offend need not imply an intentional hurting but it may indicate merely a violation of the victim's sense of what is proper or fitting.
hoped that my remarks had not offended her
outrage implies offending beyond endurance and calling forth extreme feelings.
outraged by their accusations
affront implies treating with deliberate rudeness or contemptuous indifference to courtesy.
deeply affronted by his callousness
insult suggests deliberately causing humiliation, hurt pride, or shame.
insulted every guest at the party
Examples of outrage in a Sentence
Many people expressed outrage at the court's decision.
Public outrage over the scandal was great.
The rule is an outrage against women.
This is an outrage! I won't allow this kind of behavior to continue. Verb
His comments outraged nearly everyone in the room.
the spiteful comment outraged her so much that she's still holding a grudge See More
Recent Examples on the Web
Cellphone video showing two Los Angeles County Sheriff’s deputies restraining and punching an amputee has sparked outrage and demands for answers.—Minyvonne Burke, NBC News, 28 Nov. 2023 When Austria two decades ago became the first nation in Western Europe to lurch to the far right since World War II, the rest of the continent roared in outrage.—Loveday Morris, Washington Post, 25 Nov. 2023 The Vegas relocation plan has incited outrage even among those in the Bay Area who don’t claim themselves passionate A’s fans.—Hannah Wiley, Los Angeles Times, 24 Nov. 2023 Meanwhile, several agents at UTA have expressed outrage internally over a recent open letter spearheaded by writer Ta-Nehisi Coates and believe he should be dropped from the agency’s roster.—Tatiana Siegel, Variety, 21 Nov. 2023 Fans and politicians reacted to her death with outrage, speculating it was linked to extreme heat.—Diane Jeantet, Fortune, 19 Nov. 2023 Cox’s pleas for help were mocked and dismissed; that was captured on video, and public outrage ensued.—Nicholas Dawidoff, The New Yorker, 18 Nov. 2023 Those images were barely censored before being shown to American audiences, and prompted outrage at home.—Natasha Frost Maud Bodoukian Meyrant, New York Times, 18 Nov. 2023 But, otherwise, the Con betrayed little in the way of moral outrage.—Doreen St. Félix, The New Yorker, 17 Nov. 2023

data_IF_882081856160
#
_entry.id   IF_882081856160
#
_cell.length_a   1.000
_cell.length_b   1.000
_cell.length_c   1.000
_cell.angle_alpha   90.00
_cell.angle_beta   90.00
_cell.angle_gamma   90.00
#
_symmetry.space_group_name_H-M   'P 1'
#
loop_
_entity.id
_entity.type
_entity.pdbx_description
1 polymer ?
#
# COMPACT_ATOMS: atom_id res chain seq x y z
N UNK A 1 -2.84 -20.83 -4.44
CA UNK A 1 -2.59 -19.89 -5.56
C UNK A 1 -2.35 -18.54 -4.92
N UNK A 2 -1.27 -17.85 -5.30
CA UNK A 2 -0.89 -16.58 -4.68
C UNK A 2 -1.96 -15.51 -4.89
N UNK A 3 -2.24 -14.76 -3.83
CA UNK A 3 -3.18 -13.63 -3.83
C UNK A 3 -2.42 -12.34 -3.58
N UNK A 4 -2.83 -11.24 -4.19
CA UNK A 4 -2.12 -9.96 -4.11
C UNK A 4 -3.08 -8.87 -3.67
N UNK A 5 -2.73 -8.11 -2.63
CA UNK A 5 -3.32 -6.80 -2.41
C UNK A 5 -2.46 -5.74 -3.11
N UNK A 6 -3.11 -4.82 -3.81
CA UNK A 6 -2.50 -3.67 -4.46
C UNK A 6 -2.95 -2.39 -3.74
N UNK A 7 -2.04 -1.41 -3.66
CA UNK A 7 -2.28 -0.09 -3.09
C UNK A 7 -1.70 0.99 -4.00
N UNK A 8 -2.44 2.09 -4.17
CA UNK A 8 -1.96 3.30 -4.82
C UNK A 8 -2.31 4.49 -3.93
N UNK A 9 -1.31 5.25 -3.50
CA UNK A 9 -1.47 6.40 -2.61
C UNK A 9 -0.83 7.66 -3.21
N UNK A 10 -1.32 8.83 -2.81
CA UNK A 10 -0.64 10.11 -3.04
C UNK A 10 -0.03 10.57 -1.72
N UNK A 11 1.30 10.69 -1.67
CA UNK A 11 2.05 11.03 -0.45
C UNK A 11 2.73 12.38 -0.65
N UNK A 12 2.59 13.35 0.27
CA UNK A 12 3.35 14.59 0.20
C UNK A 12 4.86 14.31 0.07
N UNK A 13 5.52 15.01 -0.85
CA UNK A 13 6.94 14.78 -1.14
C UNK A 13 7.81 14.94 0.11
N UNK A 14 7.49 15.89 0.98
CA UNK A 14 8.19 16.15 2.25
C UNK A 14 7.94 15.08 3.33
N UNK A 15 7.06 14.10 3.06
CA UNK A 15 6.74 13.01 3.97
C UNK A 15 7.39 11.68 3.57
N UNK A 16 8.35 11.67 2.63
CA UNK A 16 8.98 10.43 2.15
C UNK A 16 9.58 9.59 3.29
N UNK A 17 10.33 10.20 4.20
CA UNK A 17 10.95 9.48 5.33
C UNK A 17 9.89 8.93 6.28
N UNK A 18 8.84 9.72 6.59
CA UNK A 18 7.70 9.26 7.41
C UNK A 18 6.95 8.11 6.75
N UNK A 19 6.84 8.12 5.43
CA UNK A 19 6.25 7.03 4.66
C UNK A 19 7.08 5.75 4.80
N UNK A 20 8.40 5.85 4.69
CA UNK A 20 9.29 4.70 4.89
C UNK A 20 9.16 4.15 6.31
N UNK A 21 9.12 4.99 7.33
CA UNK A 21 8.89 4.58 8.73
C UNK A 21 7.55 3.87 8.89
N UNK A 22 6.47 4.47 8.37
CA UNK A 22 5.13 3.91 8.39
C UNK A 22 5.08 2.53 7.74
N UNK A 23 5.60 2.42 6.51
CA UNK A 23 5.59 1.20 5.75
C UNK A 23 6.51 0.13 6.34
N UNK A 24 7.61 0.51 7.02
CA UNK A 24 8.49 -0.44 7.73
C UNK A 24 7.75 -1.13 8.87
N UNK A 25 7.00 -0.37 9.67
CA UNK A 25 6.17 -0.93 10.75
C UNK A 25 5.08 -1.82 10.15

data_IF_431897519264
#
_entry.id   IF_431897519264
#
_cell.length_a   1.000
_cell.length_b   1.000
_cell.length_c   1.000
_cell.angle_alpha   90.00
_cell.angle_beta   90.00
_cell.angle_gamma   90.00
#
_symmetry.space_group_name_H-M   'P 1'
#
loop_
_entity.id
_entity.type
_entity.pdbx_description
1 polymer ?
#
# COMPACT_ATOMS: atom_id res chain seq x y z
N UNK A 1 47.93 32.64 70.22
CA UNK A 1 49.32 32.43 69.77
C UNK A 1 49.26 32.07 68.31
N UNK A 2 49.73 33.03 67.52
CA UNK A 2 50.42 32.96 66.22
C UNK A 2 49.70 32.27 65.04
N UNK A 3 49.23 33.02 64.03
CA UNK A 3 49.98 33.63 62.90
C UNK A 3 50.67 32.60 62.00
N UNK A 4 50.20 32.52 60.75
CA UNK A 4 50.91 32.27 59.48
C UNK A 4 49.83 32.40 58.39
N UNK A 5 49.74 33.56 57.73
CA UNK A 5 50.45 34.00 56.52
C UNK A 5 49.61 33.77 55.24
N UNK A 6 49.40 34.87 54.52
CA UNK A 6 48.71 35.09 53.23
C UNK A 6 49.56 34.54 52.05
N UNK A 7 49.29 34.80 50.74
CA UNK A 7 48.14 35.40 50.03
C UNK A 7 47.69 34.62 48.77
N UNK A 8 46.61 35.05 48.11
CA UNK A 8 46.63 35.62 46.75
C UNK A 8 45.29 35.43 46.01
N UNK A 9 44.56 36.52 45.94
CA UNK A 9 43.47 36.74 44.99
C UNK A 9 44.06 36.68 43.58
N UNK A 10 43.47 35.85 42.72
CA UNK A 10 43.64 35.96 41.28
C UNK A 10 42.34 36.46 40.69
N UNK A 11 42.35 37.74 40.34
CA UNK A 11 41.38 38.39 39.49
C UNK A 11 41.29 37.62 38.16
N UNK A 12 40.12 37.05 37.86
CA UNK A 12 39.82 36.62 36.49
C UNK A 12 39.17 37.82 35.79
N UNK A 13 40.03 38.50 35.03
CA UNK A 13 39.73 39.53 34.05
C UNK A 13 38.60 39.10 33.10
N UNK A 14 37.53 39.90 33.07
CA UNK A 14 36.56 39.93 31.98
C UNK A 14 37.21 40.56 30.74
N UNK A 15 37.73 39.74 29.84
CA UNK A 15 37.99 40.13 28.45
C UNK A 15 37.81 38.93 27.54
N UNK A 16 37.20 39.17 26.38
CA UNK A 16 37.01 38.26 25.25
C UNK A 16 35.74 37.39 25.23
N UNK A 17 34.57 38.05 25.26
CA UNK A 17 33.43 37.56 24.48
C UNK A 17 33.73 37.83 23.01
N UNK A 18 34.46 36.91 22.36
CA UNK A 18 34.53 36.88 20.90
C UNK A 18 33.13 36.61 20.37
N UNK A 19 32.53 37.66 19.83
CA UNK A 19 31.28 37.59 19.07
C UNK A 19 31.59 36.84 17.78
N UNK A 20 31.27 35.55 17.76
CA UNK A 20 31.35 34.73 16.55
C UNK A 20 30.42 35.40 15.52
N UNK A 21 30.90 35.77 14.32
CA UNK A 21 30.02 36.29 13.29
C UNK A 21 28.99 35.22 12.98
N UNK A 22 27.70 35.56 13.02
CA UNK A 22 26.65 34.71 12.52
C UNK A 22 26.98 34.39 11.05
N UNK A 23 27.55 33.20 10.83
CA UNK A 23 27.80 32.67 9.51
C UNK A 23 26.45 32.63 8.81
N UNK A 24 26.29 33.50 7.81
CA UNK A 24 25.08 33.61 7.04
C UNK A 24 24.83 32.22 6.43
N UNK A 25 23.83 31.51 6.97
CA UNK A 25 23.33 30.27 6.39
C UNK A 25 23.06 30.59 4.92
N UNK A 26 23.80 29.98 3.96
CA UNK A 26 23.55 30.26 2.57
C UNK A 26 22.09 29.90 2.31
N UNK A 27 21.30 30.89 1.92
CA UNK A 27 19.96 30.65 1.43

The delegation from Israel was also outraged by a shocking indignity immediately after the interview outside Central Synagogue in Manhattan.—Kerry J. Byrne Fox News, Fox News, 26 Nov. 2023 Then there are Muslim Thai Malays in the south who are outraged by the killing of civilians in Gaza.—Christopher Cottrell, The Christian Science Monitor, 21 Nov. 2023 The Arctic National Wildlife Refuge was opened to drilling under President Donald J. Trump, a move that outraged environmentalists and overturned six decades of protections for the area, the largest remaining stretch of untouched wilderness in the United States.—Lisa Friedman, New York Times, 6 Sep. 2023 The first wrongful conviction that outraged Dennis Muñoz was his own.—Nelson Rauda Zablah, The Christian Science Monitor, 30 Oct. 2023 The Egyptian public is outraged by the ongoing Israeli bombardment of Gaza and the potential ground offensive.—Lisa Anderson, Foreign Affairs, 25 Oct. 2023 Larry Summers, a former Harvard president, said he was outraged by Harvard’s initial silence after more than 30 student groups issued a statement blaming the attack on Israel and not Hamas, which is designated as a terrorist organization by the US and the European Union.—Janet Lorin, Fortune, 23 Oct. 2023 Lucille Ball Fans of the late comedy icon were outraged by a bronze sculpture that was created to honor Ball in her hometown of Celoron, New York.—Alex Heigl, Peoplemag, 17 Oct. 2023 Others are from people who did not attend but were no less appalled, and outraged, that such boorish behavior took place at the expense of so many.—George Varga, San Diego Union-Tribune, 30 Oct. 2023 See More
These examples are programmatically compiled from various online sources to illustrate current usage of the word 'outrage.' Any opinions expressed in the examples do not represent those of Merriam-Webster or its editors. Send us feedback about these examples.
Noun and Verb
Middle English, from Anglo-French utrage, outrage insult, excess, from outre, utre beyond, from Latin ultra — more at ultra-